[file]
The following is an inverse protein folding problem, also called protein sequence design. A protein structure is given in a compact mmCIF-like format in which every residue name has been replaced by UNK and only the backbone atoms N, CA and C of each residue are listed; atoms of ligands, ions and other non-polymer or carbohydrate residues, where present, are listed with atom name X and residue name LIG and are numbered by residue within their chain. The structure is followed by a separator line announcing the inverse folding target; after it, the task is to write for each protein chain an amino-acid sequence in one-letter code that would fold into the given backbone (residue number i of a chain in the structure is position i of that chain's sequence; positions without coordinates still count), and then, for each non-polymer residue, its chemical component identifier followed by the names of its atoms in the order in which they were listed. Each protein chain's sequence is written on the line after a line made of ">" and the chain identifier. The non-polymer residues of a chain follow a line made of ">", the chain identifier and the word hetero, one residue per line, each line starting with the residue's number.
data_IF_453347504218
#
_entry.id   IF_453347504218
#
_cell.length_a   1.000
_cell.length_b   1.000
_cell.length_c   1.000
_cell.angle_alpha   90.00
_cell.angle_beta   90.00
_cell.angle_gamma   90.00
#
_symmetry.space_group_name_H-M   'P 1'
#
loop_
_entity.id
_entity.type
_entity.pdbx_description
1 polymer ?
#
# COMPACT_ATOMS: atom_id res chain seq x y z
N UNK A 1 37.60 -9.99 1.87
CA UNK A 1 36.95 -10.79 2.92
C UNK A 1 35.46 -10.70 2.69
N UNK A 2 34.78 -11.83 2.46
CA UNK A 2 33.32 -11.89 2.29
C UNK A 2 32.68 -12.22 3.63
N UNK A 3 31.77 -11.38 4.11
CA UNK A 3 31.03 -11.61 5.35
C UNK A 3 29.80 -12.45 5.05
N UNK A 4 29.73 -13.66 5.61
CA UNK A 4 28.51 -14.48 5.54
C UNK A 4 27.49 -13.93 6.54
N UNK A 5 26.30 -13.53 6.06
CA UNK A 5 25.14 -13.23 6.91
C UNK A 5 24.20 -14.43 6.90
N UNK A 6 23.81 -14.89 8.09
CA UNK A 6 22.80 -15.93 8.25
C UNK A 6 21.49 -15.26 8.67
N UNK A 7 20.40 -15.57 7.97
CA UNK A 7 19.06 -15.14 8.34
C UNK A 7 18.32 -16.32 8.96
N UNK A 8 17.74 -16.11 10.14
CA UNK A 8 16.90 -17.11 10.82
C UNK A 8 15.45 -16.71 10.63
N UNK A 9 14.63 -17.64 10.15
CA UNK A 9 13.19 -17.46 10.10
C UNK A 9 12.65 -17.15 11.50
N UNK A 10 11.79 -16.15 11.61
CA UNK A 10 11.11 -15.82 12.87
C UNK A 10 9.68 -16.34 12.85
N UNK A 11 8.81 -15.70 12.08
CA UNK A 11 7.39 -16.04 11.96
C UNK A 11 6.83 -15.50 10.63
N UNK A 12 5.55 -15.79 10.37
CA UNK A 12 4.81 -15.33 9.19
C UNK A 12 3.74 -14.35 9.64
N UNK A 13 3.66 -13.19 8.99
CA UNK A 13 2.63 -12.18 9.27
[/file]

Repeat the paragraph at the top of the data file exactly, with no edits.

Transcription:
The following is an inverse protein folding problem, also called protein sequence design. A protein structure is given in a compact mmCIF-like format in which every residue name has been replaced by UNK and only the backbone atoms N, CA and C of each residue are listed; atoms of ligands, ions and other non-polymer or carbohydrate residues, where present, are listed with atom name X and residue name LIG and are numbered by residue within their chain. The structure is followed by a separator line announcing the inverse folding target; after it, the task is to write for each protein chain an amino-acid sequence in one-letter code that would fold into the given backbone (residue number i of a chain in the structure is position i of that chain's sequence; positions without coordinates still count), and then, for each non-polymer residue, its chemical component identifier followed by the names of its atoms in the order in which they were listed. Each protein chain's sequence is written on the line after a line made of ">" and the chain identifier. The non-polymer residues of a chain follow a line made of ">", the chain identifier and the word hetero, one residue per line, each line starting with the residue's number.